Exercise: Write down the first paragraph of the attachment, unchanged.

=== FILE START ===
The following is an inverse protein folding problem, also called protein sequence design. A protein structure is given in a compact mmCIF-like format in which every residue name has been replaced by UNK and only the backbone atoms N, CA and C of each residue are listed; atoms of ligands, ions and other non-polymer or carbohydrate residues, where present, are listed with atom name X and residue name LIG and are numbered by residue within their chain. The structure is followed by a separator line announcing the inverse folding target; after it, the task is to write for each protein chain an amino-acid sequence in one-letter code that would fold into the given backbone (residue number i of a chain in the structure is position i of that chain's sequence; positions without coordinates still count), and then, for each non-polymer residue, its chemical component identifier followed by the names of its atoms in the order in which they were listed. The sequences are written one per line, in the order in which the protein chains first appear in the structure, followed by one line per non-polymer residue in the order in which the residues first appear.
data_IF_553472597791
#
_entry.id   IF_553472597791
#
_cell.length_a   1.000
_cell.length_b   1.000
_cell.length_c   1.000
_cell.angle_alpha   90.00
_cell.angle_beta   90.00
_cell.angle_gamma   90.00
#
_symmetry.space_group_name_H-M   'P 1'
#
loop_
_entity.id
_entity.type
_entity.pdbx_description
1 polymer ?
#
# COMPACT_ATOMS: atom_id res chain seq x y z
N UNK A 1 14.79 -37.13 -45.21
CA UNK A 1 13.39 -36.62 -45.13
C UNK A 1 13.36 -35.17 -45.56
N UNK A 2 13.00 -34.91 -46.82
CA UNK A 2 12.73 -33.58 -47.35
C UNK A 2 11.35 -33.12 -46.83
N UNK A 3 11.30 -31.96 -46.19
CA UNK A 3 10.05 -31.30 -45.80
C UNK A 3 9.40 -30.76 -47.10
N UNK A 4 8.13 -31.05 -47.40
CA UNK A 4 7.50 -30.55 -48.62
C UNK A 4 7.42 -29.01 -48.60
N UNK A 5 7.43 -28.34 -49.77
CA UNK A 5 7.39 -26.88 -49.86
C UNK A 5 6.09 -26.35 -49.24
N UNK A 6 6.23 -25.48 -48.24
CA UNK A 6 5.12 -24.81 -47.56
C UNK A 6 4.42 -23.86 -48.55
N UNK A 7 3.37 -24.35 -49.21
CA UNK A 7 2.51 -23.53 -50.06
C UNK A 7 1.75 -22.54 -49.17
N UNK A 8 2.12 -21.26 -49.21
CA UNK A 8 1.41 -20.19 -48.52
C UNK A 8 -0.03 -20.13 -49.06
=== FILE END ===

The following is an inverse protein folding problem, also called protein sequence design. A protein structure is given in a compact mmCIF-like format in which every residue name has been replaced by UNK and only the backbone atoms N, CA and C of each residue are listed; atoms of ligands, ions and other non-polymer or carbohydrate residues, where present, are listed with atom name X and residue name LIG and are numbered by residue within their chain. The structure is followed by a separator line announcing the inverse folding target; after it, the task is to write for each protein chain an amino-acid sequence in one-letter code that would fold into the given backbone (residue number i of a chain in the structure is position i of that chain's sequence; positions without coordinates still count), and then, for each non-polymer residue, its chemical component identifier followed by the names of its atoms in the order in which they were listed. The sequences are written one per line, in the order in which the protein chains first appear in the structure, followed by one line per non-polymer residue in the order in which the residues first appear.